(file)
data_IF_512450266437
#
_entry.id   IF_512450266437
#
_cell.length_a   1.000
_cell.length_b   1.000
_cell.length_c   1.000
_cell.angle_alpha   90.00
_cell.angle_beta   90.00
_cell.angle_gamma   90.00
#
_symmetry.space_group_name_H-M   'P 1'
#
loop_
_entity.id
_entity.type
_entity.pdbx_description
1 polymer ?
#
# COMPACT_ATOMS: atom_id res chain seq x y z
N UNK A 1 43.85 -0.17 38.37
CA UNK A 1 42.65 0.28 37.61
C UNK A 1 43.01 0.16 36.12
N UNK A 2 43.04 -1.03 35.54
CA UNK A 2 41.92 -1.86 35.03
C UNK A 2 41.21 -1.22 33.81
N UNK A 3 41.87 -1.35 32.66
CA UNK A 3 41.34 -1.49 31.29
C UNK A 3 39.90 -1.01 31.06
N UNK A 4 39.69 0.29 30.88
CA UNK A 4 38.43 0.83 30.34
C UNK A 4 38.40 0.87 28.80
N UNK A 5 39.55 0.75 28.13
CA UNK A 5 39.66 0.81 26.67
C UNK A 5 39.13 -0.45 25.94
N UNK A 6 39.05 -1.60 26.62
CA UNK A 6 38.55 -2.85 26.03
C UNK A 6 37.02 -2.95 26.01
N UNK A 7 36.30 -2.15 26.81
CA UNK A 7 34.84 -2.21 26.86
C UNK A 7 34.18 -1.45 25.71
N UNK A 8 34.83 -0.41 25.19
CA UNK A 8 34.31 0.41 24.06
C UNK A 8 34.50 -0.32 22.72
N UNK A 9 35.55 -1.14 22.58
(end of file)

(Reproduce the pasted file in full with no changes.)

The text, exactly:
data_IF_512450266437
#
_entry.id   IF_512450266437
#
_cell.length_a   1.000
_cell.length_b   1.000
_cell.length_c   1.000
_cell.angle_alpha   90.00
_cell.angle_beta   90.00
_cell.angle_gamma   90.00
#
_symmetry.space_group_name_H-M   'P 1'
#
loop_
_entity.id
_entity.type
_entity.pdbx_description
1 polymer ?
#
# COMPACT_ATOMS: atom_id res chain seq x y z
N UNK A 1 43.85 -0.17 38.37
CA UNK A 1 42.65 0.28 37.61
C UNK A 1 43.01 0.16 36.12
N UNK A 2 43.04 -1.03 35.54
CA UNK A 2 41.92 -1.86 35.03
C UNK A 2 41.21 -1.22 33.81
N UNK A 3 41.87 -1.35 32.66
CA UNK A 3 41.34 -1.49 31.29
C UNK A 3 39.90 -1.01 31.06
N UNK A 4 39.69 0.29 30.88
CA UNK A 4 38.43 0.83 30.34
C UNK A 4 38.40 0.87 28.80
N UNK A 5 39.55 0.75 28.13
CA UNK A 5 39.66 0.81 26.67
C UNK A 5 39.13 -0.45 25.94
N UNK A 6 39.05 -1.60 26.62
CA UNK A 6 38.55 -2.85 26.03
C UNK A 6 37.02 -2.95 26.01
N UNK A 7 36.30 -2.15 26.81
CA UNK A 7 34.84 -2.21 26.86
C UNK A 7 34.18 -1.45 25.71
N UNK A 8 34.83 -0.41 25.19
CA UNK A 8 34.31 0.41 24.06
C UNK A 8 34.50 -0.32 22.72
N UNK A 9 35.55 -1.14 22.58